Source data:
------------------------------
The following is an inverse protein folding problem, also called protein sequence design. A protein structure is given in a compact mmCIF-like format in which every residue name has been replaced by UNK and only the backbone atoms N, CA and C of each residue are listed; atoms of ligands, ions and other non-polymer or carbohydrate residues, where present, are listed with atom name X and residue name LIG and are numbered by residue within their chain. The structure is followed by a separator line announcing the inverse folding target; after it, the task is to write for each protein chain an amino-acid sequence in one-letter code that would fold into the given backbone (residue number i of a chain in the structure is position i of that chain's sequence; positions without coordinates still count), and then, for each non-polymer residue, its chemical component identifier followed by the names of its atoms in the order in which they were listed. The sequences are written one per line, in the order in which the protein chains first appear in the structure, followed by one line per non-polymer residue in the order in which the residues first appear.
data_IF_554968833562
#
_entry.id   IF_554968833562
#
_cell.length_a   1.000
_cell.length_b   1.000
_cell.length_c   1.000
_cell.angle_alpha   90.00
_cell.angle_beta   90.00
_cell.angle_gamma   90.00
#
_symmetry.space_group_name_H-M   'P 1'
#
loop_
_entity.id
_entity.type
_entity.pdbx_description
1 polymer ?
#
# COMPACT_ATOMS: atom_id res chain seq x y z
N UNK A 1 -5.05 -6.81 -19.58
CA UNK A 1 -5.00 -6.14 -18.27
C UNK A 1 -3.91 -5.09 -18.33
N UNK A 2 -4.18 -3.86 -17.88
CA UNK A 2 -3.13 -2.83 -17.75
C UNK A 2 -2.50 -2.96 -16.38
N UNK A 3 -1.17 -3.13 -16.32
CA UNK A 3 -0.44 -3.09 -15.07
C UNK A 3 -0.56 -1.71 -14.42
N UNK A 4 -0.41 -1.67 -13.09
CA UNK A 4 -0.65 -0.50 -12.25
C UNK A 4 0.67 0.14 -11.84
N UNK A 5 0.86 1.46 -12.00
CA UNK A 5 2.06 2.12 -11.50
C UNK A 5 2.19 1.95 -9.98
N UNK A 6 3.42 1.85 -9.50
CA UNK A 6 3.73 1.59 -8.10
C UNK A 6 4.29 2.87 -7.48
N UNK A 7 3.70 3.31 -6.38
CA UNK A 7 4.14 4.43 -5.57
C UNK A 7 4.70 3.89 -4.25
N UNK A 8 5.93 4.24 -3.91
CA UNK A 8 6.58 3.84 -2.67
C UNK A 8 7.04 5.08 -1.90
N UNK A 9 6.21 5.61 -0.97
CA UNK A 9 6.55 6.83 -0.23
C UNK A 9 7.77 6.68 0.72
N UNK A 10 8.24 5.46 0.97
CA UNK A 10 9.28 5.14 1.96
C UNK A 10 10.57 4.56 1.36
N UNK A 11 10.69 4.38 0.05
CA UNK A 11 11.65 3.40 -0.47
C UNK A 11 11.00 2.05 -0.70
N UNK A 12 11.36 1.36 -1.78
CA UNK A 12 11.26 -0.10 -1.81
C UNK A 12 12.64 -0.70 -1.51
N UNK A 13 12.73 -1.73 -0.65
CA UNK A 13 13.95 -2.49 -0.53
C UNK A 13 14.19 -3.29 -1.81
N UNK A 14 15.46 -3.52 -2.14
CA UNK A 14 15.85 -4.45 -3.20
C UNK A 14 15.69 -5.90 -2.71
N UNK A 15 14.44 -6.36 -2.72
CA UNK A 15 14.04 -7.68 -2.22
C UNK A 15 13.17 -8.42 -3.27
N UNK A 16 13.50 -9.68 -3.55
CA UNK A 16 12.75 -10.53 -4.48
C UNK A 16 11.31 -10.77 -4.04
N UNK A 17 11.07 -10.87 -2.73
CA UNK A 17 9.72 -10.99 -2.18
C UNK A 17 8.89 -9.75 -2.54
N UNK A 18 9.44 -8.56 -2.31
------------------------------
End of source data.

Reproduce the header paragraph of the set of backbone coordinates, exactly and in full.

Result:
The following is an inverse protein folding problem, also called protein sequence design. A protein structure is given in a compact mmCIF-like format in which every residue name has been replaced by UNK and only the backbone atoms N, CA and C of each residue are listed; atoms of ligands, ions and other non-polymer or carbohydrate residues, where present, are listed with atom name X and residue name LIG and are numbered by residue within their chain. The structure is followed by a separator line announcing the inverse folding target; after it, the task is to write for each protein chain an amino-acid sequence in one-letter code that would fold into the given backbone (residue number i of a chain in the structure is position i of that chain's sequence; positions without coordinates still count), and then, for each non-polymer residue, its chemical component identifier followed by the names of its atoms in the order in which they were listed. The sequences are written one per line, in the order in which the protein chains first appear in the structure, followed by one line per non-polymer residue in the order in which the residues first appear.